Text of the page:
Summit County secures seat on Central Wasatch Commission
Summit County will join Park City at the table as representatives of the Wasatch Back in the Central Wasatch Commission, earning a spot among other elected leaders from Salt Lake County to make decisions about growth and development in the central Wasatch Mountains.
Summit County Council members agreed to appoint Councilor Chris Robinson on Wednesday as the county’s representative on the commission. Councilors Glenn Wright and Roger Armstrong were not at the meeting. Robinson will be joining Park City Mayor Andy Beerman on the Central Wasatch Commission board.
Summit County’s representation on the board is significant because it means Robinson will be able to actively participate in conversations about the implementation of the ideas laid out in the now-defunct Mountain Accord. The accord was created in 2012 as a collaborative effort to create a cohesive plan for the central Wasatch Mountains to address growth and development issues related to the environment, transportation, the economy and recreation.
“Summit County has a strong interest in this not only because we represent geographical areas that are well within the borders of the whole Mountain Accord, but because we have a lot of experience that we can share with the commission in terms of land acquisitions and transportation planning,” said Deputy County Manager Janna Young.”
The Mountain Accord transformed into the Central Wasatch Commission to give the agency the legal authority to seek, hold and distribute funds, and enter into contracts on behalf of the participating stakeholders.
When the Central Wasatch Commission was created, the participating government entities agreed the membership would be limited to Salt Lake City, Salt Lake County, Sandy and Cottonwood Heights, Young said. Additional representatives from the Utah Department of Transportation and the Wasatch Back would be nominated.
Park City and Summit County drafted an interlocal agreement that described how the Wasatch Back representative would be nominated. The agreement stipulated Beerman would serve a two-year term, then the county would nominate a representative after Beerman’s term expires, with representation switching every two years.
But, when the town of Alta requested its own appointment to the board, the county felt it deserved representation as well. Young said Park City and Summit County’s elected leaders agreed Park City would apply for an independent seat, and Summit County would serve as the Wasatch Back representative because it represents a larger area and regional perspective.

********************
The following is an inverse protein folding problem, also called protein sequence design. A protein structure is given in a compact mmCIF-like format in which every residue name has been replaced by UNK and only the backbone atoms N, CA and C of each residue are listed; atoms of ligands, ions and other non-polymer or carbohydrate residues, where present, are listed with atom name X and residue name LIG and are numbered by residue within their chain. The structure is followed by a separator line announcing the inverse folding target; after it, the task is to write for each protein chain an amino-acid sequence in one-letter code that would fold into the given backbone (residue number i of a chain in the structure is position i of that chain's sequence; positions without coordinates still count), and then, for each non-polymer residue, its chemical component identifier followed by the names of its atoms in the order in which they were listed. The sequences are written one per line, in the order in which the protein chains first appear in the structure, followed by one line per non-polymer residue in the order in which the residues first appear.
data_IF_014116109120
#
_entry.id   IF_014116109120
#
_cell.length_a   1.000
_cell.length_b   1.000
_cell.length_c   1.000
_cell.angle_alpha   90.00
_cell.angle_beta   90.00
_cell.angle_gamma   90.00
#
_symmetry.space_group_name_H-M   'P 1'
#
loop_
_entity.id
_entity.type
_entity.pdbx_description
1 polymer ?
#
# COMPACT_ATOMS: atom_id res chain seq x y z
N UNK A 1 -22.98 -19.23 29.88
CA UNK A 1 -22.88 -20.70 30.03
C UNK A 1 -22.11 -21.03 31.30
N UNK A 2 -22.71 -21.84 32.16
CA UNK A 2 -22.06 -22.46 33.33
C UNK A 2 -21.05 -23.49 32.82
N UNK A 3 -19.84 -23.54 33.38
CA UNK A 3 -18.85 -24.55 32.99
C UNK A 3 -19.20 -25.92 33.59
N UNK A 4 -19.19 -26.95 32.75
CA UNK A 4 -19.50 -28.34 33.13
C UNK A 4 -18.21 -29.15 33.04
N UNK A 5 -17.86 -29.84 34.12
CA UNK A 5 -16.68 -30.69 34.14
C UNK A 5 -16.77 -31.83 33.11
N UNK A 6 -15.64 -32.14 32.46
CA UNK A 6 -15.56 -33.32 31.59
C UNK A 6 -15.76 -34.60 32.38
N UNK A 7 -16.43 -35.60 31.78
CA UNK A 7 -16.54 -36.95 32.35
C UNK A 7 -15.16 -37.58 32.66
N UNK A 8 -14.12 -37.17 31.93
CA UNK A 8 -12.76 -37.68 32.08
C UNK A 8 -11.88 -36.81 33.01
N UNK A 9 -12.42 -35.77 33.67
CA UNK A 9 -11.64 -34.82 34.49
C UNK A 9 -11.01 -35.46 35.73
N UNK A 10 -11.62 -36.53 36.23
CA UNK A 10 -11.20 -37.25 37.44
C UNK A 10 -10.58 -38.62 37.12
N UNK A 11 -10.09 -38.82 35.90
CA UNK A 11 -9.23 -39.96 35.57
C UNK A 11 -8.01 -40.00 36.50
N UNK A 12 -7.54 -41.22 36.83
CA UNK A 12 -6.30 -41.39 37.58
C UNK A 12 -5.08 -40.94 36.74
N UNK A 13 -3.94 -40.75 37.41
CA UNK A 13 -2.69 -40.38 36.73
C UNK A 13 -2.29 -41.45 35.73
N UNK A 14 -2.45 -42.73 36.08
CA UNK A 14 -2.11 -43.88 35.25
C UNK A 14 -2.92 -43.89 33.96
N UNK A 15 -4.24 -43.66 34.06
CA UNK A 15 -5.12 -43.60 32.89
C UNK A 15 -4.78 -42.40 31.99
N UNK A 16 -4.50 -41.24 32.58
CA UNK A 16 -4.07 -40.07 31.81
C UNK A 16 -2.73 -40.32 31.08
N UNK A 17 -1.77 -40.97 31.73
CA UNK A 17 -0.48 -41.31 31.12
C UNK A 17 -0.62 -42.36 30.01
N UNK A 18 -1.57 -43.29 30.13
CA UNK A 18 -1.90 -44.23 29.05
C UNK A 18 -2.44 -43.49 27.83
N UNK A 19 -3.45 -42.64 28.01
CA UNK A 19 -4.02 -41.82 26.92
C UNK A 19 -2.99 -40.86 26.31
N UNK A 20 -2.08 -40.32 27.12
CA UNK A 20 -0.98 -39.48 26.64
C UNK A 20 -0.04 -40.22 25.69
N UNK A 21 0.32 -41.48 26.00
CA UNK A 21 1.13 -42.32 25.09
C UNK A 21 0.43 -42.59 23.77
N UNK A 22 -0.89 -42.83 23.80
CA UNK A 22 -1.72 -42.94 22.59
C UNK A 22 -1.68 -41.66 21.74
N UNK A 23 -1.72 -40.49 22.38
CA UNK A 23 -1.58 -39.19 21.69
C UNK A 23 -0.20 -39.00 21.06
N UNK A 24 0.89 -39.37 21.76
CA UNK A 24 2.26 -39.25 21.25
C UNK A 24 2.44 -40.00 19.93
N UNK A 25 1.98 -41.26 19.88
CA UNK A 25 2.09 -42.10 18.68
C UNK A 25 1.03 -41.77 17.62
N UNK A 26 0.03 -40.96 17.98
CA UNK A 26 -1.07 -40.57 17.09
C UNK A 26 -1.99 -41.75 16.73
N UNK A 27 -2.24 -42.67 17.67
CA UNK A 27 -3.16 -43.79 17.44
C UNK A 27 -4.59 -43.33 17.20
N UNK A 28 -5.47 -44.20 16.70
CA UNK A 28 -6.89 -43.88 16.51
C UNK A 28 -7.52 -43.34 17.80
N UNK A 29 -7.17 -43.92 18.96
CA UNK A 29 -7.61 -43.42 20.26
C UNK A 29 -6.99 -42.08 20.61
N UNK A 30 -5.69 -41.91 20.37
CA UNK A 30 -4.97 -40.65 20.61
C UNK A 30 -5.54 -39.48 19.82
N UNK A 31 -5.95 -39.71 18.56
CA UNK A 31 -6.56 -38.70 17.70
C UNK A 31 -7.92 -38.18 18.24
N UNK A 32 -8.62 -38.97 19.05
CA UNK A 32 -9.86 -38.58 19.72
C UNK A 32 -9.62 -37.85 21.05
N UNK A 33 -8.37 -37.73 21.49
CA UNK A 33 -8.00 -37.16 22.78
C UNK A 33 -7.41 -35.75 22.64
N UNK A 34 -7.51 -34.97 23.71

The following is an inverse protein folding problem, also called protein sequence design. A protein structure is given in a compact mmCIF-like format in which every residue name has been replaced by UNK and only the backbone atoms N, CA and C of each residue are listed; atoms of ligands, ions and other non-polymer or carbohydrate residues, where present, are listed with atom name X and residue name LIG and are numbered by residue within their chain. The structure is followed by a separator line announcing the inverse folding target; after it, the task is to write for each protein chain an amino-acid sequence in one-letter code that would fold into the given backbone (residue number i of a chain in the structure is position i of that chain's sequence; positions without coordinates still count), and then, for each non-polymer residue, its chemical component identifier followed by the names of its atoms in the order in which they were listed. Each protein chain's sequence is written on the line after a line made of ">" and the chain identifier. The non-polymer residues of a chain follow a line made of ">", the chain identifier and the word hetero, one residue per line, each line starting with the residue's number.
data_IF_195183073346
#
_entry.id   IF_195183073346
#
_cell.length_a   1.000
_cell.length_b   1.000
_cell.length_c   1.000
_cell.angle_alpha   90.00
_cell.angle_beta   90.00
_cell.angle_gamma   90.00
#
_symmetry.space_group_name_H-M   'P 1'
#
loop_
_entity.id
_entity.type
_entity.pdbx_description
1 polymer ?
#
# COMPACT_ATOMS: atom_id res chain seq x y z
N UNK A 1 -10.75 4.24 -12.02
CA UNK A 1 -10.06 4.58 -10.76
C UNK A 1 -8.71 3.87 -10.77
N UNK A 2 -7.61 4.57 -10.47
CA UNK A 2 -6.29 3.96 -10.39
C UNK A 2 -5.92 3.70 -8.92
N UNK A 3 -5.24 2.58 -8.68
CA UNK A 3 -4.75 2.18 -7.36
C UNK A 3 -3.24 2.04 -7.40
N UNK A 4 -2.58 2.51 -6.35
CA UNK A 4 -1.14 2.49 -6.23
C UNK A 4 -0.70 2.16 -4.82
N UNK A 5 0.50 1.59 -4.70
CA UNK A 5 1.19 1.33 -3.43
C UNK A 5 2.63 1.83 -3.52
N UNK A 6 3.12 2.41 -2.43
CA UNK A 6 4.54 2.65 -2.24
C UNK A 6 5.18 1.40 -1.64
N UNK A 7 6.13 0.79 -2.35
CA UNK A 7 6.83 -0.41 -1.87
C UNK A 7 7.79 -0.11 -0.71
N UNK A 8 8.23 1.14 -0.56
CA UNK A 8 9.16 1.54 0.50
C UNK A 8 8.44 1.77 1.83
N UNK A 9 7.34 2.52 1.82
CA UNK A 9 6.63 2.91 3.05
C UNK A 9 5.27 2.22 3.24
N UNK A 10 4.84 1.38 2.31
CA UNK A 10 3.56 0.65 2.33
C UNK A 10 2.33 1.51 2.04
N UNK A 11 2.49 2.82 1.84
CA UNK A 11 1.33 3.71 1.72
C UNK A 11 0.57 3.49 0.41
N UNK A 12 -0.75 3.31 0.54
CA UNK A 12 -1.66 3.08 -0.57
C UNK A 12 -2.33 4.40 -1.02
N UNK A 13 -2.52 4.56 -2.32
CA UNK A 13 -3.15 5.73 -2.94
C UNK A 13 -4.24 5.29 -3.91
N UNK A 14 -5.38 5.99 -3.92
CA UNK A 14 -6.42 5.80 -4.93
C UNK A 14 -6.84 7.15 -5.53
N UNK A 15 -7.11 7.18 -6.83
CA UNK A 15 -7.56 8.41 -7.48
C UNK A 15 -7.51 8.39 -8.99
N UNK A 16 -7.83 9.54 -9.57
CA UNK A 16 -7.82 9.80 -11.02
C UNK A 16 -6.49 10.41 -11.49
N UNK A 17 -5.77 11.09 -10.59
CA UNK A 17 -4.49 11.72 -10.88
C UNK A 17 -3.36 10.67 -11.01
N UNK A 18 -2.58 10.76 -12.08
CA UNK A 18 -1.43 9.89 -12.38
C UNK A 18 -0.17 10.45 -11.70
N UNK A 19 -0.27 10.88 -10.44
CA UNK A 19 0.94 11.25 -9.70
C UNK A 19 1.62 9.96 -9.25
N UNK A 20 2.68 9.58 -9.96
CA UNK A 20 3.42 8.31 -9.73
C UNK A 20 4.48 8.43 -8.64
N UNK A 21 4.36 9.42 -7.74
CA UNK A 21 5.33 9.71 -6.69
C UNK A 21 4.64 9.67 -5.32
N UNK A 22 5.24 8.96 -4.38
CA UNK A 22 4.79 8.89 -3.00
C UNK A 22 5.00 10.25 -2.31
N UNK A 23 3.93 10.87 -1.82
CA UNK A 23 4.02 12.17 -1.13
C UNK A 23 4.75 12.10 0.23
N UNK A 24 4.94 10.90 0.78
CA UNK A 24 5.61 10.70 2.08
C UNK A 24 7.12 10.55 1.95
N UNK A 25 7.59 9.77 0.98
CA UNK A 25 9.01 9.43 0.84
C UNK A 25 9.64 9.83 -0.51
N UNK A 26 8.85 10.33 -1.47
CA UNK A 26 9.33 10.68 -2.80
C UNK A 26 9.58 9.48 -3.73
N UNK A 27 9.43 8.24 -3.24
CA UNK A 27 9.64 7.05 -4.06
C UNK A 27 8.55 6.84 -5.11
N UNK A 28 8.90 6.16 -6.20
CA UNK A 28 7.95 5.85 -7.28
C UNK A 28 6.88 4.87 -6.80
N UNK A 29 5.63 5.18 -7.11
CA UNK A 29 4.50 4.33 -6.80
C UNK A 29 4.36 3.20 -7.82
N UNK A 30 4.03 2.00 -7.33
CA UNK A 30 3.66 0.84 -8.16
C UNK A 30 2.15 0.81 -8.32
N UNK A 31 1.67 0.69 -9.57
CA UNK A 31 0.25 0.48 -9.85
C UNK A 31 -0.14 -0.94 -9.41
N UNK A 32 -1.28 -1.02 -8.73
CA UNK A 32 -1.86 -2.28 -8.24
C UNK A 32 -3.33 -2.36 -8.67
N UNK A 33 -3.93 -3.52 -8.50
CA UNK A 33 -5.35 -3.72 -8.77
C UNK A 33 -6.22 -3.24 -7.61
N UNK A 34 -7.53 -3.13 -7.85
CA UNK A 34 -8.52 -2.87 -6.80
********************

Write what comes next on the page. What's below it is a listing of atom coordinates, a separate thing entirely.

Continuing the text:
The Central Wasatch Commission board accepted Park City’s nomination in early August.
“In addition to having a special interest in the decisions that are made that will affect our community, we also felt like we had a lot to offer, so it made sense to have two representatives from this area: one from the largest municipality and then one from the county,” Young said.
The Central Wasatch Commission has been undergoing a significant amount of organization in recent months as it transforms into a government entity, Young said. Former Salt Lake City Mayor Ralph Becker was hired earlier this summer as the executive director. The hiring of additional staff and the adoption of a budget followed shortly after.
“Members of the public and the involved legislative bodies of these entities were frustrated because they felt like we put resources into this agreement, but weren’t seeing tangible results and a big part of that is that the organization was just forming,” she said.
Since Becker has taken over, the organization has focused on redrafting the public lands initiative to establish federal land designations within the Mountain Accord area for wilderness or recreation. The Summit County Council nearly pulled out of the public lands initiative in 2017 because many said the county’s interests were not being represented in the overall bill.
“The reason why it picked up steam again was they received indication from our federal delegation or someone in Congress saying there is a real interest in moving this forward,” Young said. “I think the commission is close to approving a draft. But, the legislation alone is controversial. Everyone involved in it believes that it is the right direction, but is concerned about the details.”
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